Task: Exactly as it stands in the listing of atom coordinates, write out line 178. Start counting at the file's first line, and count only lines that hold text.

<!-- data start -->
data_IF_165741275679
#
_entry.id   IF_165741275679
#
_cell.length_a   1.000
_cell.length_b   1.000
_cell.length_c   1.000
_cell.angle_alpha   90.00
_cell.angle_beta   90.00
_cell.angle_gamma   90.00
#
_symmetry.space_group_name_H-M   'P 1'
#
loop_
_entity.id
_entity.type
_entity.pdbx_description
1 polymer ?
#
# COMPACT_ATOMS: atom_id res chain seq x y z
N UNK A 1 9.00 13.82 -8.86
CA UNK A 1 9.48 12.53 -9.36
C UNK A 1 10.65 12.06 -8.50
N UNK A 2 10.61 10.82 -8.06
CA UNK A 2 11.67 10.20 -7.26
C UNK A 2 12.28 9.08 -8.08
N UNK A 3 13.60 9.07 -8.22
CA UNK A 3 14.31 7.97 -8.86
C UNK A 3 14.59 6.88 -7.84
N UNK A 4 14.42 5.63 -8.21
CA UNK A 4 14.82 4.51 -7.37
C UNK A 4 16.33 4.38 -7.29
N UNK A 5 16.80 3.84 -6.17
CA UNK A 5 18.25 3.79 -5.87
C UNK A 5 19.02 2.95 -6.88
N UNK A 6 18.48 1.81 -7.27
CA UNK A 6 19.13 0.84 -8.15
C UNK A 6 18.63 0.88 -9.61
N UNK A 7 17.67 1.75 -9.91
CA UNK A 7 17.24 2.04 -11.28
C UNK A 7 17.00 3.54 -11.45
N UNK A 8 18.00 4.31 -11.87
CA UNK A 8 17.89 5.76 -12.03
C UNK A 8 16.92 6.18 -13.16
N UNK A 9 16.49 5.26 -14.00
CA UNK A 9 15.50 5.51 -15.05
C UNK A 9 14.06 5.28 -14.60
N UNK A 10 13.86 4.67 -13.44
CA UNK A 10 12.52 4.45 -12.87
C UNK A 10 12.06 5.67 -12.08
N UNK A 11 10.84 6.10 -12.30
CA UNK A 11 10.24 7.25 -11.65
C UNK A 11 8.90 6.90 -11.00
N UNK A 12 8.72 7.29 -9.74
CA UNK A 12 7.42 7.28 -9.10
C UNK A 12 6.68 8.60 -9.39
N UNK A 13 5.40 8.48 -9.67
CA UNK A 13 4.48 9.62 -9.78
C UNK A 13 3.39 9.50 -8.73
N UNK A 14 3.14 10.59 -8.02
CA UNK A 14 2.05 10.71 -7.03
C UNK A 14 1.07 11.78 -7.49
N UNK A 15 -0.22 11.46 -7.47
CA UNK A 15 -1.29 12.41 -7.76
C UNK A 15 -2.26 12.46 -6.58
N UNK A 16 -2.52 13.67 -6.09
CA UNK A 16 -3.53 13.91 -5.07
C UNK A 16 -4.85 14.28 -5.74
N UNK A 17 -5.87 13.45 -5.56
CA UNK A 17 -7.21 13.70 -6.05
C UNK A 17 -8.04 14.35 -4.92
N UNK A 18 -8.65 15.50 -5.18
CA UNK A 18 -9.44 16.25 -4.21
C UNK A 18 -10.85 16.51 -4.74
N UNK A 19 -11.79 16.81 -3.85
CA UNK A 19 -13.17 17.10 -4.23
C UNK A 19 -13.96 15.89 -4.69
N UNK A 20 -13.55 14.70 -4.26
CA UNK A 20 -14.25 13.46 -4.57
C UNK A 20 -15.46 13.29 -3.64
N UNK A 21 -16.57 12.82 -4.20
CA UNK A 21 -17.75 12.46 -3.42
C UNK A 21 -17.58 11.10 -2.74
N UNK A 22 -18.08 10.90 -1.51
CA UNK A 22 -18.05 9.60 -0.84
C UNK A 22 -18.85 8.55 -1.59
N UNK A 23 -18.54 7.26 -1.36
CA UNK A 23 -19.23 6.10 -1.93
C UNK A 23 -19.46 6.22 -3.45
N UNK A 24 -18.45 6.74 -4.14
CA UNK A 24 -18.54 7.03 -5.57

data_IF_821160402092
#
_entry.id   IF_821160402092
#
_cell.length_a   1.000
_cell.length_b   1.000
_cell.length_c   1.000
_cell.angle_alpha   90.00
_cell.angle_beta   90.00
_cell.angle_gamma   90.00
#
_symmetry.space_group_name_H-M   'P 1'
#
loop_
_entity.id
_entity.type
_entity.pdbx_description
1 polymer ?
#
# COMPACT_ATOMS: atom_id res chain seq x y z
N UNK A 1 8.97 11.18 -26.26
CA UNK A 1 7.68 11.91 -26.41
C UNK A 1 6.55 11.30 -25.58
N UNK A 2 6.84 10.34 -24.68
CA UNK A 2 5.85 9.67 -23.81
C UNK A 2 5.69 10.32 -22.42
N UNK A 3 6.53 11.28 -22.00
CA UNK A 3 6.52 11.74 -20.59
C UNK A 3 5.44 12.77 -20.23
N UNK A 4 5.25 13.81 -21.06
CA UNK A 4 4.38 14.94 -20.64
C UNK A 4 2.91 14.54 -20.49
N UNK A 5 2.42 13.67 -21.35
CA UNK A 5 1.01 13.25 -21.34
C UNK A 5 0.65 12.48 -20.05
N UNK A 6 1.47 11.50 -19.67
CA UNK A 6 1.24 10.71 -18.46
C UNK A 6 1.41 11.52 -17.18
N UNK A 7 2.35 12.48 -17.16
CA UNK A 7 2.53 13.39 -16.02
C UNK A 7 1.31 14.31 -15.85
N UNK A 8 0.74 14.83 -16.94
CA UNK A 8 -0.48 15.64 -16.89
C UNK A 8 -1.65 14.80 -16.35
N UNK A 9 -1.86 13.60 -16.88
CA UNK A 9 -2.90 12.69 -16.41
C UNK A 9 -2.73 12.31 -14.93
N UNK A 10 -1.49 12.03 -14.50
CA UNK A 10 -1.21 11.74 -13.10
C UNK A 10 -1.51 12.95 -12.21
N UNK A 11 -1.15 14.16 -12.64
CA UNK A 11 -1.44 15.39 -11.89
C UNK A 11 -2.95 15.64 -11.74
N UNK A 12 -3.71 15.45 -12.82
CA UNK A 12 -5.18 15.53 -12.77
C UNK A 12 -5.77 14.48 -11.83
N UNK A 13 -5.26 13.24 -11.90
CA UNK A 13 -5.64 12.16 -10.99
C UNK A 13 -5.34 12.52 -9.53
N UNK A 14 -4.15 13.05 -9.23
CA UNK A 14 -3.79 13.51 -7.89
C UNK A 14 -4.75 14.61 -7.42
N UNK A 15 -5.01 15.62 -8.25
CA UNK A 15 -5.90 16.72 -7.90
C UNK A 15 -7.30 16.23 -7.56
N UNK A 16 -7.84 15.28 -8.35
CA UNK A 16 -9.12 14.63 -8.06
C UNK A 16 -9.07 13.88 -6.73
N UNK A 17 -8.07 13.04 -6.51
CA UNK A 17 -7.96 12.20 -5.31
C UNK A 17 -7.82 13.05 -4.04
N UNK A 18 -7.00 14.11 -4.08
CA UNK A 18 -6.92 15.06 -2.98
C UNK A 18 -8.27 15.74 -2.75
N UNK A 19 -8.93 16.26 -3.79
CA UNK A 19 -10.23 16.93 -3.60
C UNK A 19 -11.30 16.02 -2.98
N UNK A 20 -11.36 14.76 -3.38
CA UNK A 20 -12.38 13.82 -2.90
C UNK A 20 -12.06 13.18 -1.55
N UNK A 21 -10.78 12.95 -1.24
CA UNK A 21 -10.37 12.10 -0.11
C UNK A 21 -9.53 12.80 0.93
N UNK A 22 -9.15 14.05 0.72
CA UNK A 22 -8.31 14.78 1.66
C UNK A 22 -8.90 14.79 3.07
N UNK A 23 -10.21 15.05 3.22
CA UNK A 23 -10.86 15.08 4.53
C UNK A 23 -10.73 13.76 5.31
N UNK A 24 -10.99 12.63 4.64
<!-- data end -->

N UNK A 23 -10.21 15.05 3.22